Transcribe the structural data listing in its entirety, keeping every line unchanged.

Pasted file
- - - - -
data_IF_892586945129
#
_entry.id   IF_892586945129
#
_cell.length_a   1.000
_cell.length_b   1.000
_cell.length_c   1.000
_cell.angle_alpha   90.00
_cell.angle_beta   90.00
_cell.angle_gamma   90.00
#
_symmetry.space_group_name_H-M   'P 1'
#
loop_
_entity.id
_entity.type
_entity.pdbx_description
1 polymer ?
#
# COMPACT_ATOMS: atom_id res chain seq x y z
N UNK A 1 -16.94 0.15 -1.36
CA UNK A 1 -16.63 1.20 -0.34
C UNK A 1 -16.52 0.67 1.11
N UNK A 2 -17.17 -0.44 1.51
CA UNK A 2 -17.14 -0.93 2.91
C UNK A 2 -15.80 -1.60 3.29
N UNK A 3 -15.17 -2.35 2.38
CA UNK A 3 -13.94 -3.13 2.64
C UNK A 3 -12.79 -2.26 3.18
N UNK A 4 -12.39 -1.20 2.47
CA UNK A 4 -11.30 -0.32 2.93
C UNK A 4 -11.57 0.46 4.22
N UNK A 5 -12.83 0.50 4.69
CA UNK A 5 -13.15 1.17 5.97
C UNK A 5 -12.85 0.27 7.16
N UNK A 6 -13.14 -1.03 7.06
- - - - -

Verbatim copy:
data_IF_892586945129
#
_entry.id   IF_892586945129
#
_cell.length_a   1.000
_cell.length_b   1.000
_cell.length_c   1.000
_cell.angle_alpha   90.00
_cell.angle_beta   90.00
_cell.angle_gamma   90.00
#
_symmetry.space_group_name_H-M   'P 1'
#
loop_
_entity.id
_entity.type
_entity.pdbx_description
1 polymer ?
#
# COMPACT_ATOMS: atom_id res chain seq x y z
N UNK A 1 -16.94 0.15 -1.36
CA UNK A 1 -16.63 1.20 -0.34
C UNK A 1 -16.52 0.67 1.11
N UNK A 2 -17.17 -0.44 1.51
CA UNK A 2 -17.14 -0.93 2.91
C UNK A 2 -15.80 -1.60 3.29
N UNK A 3 -15.17 -2.35 2.38
CA UNK A 3 -13.94 -3.13 2.64
C UNK A 3 -12.79 -2.26 3.18
N UNK A 4 -12.39 -1.20 2.47
CA UNK A 4 -11.30 -0.32 2.93
C UNK A 4 -11.57 0.46 4.22
N UNK A 5 -12.83 0.50 4.69
CA UNK A 5 -13.15 1.17 5.97
C UNK A 5 -12.85 0.27 7.16
N UNK A 6 -13.14 -1.03 7.06